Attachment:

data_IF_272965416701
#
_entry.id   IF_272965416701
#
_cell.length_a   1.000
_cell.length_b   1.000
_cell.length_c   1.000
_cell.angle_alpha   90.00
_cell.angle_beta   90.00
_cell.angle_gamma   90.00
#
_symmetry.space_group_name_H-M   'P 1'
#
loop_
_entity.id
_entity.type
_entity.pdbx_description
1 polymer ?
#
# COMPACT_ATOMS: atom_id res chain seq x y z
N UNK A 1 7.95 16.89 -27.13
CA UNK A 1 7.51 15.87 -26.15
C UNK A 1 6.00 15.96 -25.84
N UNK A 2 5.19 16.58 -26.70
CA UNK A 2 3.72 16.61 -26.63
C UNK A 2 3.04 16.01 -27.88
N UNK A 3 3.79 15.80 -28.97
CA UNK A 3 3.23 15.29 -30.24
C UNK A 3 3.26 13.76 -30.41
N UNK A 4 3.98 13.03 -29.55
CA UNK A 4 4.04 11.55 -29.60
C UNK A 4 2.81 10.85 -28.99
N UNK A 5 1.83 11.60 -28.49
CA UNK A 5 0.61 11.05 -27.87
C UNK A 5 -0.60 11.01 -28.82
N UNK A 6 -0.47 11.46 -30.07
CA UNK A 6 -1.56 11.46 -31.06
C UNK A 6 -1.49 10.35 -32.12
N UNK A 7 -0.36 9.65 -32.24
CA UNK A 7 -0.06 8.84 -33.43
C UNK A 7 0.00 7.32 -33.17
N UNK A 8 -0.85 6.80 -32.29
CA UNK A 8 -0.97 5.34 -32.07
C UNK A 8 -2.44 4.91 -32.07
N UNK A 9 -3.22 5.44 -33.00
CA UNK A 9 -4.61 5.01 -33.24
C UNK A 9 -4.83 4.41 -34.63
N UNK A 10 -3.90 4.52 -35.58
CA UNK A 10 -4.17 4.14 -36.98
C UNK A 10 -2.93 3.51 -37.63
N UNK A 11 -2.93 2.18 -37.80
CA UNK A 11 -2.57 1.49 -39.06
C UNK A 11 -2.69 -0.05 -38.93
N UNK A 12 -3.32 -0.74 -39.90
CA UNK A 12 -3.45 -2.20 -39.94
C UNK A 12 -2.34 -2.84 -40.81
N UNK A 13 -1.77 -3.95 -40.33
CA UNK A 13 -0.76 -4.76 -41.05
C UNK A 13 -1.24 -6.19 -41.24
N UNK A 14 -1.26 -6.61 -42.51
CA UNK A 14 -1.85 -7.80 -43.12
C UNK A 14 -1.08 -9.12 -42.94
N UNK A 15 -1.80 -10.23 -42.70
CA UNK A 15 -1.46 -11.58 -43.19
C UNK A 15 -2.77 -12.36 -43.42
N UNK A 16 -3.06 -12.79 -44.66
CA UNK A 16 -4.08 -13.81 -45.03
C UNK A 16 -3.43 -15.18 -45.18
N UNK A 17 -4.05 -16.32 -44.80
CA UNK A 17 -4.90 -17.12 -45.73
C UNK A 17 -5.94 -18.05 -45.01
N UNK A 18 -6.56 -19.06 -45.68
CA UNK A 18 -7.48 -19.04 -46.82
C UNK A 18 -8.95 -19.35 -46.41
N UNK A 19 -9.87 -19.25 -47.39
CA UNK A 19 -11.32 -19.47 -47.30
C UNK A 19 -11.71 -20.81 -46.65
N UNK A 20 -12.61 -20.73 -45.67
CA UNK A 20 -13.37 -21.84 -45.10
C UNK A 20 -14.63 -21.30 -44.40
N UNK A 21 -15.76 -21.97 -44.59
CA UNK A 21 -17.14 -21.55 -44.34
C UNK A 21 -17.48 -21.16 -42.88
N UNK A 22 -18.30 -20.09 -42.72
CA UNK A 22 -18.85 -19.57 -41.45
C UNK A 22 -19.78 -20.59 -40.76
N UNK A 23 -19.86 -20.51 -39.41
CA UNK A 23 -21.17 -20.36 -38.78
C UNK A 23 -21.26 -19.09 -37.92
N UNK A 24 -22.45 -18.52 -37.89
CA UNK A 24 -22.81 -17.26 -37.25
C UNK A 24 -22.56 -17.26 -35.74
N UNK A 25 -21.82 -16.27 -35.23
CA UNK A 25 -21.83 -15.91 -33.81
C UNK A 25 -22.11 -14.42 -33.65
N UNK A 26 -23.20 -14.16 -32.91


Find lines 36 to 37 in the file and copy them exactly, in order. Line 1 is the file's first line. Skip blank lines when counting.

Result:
N UNK A 6 -0.47 11.46 -30.07
CA UNK A 6 -1.56 11.46 -31.06